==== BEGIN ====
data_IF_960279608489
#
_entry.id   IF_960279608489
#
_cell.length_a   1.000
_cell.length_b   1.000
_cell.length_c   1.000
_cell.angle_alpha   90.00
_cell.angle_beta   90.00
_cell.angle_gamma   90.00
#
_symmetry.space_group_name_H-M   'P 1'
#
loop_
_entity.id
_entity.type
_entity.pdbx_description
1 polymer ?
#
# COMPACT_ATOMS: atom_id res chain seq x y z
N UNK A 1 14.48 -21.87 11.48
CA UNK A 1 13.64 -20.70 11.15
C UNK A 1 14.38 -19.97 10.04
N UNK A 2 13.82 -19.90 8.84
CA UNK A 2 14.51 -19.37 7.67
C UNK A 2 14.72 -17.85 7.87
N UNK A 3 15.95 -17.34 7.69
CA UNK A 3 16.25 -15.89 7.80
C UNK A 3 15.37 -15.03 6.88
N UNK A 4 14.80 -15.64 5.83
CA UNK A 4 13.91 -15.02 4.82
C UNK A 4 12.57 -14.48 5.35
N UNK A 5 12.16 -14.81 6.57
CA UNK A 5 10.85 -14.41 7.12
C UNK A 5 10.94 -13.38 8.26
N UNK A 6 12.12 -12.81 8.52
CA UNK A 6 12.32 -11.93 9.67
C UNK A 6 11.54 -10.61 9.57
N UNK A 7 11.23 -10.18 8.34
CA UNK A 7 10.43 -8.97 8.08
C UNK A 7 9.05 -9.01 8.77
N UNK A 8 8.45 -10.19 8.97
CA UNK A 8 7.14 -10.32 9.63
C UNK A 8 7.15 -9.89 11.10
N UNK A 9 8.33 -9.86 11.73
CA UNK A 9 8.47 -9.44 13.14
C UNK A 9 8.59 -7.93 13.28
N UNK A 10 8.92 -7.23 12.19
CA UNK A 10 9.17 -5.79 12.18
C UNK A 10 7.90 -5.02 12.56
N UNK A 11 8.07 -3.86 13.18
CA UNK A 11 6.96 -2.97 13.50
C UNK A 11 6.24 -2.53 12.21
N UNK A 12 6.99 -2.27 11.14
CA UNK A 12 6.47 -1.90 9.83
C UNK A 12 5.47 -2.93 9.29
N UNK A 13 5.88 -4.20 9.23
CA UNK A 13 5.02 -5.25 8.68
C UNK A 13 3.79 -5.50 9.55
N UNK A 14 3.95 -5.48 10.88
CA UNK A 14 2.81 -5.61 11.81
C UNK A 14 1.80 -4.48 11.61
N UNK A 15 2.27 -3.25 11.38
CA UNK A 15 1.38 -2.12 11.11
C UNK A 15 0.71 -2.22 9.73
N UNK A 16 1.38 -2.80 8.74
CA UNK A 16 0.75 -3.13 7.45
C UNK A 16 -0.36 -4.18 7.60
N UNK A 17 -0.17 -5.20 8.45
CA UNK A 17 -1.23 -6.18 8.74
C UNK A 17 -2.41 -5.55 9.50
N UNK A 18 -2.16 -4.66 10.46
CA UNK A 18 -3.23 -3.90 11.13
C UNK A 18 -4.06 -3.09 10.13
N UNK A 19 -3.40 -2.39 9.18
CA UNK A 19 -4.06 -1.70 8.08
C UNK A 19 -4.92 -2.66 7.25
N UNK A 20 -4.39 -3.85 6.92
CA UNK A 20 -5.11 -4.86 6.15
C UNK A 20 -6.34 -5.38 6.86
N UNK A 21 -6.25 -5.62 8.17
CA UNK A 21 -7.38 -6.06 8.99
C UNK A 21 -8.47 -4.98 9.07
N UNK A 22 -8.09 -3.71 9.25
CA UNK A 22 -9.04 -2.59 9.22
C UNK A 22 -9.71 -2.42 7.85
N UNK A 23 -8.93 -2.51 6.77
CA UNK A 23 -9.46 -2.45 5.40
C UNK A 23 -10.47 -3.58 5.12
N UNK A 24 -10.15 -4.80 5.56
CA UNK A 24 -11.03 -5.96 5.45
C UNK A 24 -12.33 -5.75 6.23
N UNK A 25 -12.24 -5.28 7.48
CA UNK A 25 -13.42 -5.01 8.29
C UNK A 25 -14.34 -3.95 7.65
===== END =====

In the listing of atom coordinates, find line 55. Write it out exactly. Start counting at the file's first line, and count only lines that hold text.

CA UNK A 12 6.47 -1.90 9.83